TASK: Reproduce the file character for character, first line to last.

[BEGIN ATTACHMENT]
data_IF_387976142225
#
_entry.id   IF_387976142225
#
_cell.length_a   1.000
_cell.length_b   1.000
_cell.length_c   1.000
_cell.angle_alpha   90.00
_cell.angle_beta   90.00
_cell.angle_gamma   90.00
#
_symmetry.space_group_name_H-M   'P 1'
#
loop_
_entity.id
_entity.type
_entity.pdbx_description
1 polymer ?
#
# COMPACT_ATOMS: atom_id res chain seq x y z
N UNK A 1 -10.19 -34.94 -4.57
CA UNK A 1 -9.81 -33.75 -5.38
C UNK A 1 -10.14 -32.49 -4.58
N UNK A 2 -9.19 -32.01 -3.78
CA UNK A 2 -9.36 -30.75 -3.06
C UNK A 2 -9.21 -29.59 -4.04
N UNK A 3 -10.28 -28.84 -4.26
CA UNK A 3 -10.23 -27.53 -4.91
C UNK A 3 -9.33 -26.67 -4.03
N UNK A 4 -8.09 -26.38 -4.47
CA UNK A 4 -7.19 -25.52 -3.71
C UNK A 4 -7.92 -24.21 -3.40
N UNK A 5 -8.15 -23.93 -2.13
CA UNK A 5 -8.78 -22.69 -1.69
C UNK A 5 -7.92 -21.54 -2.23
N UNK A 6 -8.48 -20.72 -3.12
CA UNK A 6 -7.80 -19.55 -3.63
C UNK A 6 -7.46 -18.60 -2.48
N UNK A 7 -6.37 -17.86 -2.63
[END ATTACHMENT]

data_IF_387976142225
#
_entry.id   IF_387976142225
#
_cell.length_a   1.000
_cell.length_b   1.000
_cell.length_c   1.000
_cell.angle_alpha   90.00
_cell.angle_beta   90.00
_cell.angle_gamma   90.00
#
_symmetry.space_group_name_H-M   'P 1'
#
loop_
_entity.id
_entity.type
_entity.pdbx_description
1 polymer ?
#
# COMPACT_ATOMS: atom_id res chain seq x y z
N UNK A 1 -10.19 -34.94 -4.57
CA UNK A 1 -9.81 -33.75 -5.38
C UNK A 1 -10.14 -32.49 -4.58
N UNK A 2 -9.19 -32.01 -3.78
CA UNK A 2 -9.36 -30.75 -3.06
C UNK A 2 -9.21 -29.59 -4.04
N UNK A 3 -10.28 -28.84 -4.26
CA UNK A 3 -10.23 -27.53 -4.91
C UNK A 3 -9.33 -26.67 -4.03
N UNK A 4 -8.09 -26.38 -4.47
CA UNK A 4 -7.19 -25.52 -3.71
C UNK A 4 -7.92 -24.21 -3.40
N UNK A 5 -8.15 -23.93 -2.13
CA UNK A 5 -8.78 -22.69 -1.69
C UNK A 5 -7.92 -21.54 -2.23
N UNK A 6 -8.48 -20.72 -3.12
CA UNK A 6 -7.80 -19.55 -3.63
C UNK A 6 -7.46 -18.60 -2.48
N UNK A 7 -6.37 -17.86 -2.63